Few of us intentionally set out to hurt those we love.
But we do.
Angry words come out of our mouths.
Jokes that seem funny to us, offend.
We forget birthdays.
But even worse than this, often our exclamations of joy can rub deeper wounds into a loved one’s pain.
I know I’ve been guilty of such.
But, the clash of pain and joy is not something you learn about early in life.
From where I sit, I believe, it’s often a lesson that tackles us in our 20s and 30s when age no longer equals simultaneous activity with our peers. College, relationships, birthing, etc all come (or not) at a unique pace.
My first hint of this lesson came when I visited a mentor’s house while home on a college break.
My friend suffered from depression (though I didn’t have any idea what this meant back then) and toxic friendships. She really needed a friend to sit and hear her pain. It had been a tough week.
But she was my mentor, so I wanted to tell her my stories before any of that.
So, I charged right in.
I pulled out a photo album I’d put together and started showing her what I’d been up to. Pages after pages of posed pictures and happy faces. I was so proud of the new college friends I’d made.
But I could tell as we neared the end of my “show and tell” hour that sadness found its way to her face. Though I didn’t have the courage to tell her what I noticed, the truth was this: my joy rubbed against her pain.
A year ago, I sat with another friend, a peer who was visiting my home for the first time.
I was so excited that she’d come to visit that I was eager to share all those things you can only see when you are in a person’s home. I gave a tour, especially of our new basement remodel. I showed her the framed pictures in my office. Hours later I pulled out old pictures from the upstairs bookshelf including my wedding album. On auto pilot, I told her the stories.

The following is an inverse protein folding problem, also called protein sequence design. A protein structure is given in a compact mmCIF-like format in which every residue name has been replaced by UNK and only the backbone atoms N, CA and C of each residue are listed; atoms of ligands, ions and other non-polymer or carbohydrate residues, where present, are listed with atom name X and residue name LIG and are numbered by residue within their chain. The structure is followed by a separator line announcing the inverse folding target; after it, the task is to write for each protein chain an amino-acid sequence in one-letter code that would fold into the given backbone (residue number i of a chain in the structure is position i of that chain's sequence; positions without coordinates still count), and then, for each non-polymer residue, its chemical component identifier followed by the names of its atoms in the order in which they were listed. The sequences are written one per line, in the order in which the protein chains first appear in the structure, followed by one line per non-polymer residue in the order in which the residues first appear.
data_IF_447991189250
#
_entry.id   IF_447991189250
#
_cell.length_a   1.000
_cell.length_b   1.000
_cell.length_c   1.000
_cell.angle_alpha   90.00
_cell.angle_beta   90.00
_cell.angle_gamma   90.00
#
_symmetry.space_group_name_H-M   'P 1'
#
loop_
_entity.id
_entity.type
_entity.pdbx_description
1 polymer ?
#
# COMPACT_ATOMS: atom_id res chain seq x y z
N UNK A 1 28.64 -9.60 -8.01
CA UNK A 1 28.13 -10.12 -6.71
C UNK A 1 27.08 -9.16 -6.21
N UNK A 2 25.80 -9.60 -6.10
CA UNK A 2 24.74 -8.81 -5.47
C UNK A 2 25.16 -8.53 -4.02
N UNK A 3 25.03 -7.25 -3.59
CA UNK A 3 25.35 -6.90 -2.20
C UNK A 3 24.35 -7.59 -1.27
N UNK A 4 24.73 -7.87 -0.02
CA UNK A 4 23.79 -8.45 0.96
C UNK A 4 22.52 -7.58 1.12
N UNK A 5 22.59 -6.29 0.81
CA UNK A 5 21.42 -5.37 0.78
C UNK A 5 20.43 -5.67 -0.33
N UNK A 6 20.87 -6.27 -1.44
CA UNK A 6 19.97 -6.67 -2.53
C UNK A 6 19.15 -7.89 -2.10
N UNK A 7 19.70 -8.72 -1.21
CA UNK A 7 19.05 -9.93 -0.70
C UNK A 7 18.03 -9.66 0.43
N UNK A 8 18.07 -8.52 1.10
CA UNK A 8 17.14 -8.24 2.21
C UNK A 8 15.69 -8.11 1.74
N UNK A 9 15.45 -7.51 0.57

But again, the same thing happened.
As much as my friend tried to engage what I told her about the happy day in Southern Georgia when I became a Hagan, by the last couple of pages she was done. My friend loved me, but she was single. She didn’t want to see any more pictures of me in a white dress.
Whereas my wedding album told a story of a fulfilling union for me, my wedding album to her said, “You’re alone.”
My joy rubbed up against her pain.
I’ve been on the other side of this conflict too.
Friends have gone on and about their babies, and then sent more emails about baby #2 and #5.
My Facebook feed is full of ultrasound pictures (even some in 4D!)
And invitations to baby showers fill the mailbox.
It’s joy rubbing up against my pain. It’s a stomach sinking, crappy feeling that I am learning how to endure.
Because at this juncture of the Hagan household, children in the home is not something we can have (though we want).
Every time I hear stories after stories of pregnancy and “the cutest thing” my child said today from a well-meaning friend, I want to be happy and supportive. Yet, my heart aches.
But, I believe in community. I believe in sharing in the joy and pain other’s lives. My faith gives me this desire.
Is there a way to be better and ask others to be better in return?
There many not be easy answers. If any answers at all.
Our world is full of both joy and pain.
All I know is this: “I’m sorry” and “How can I be a good friend to you? with a spoon full of self-awareness is a good start.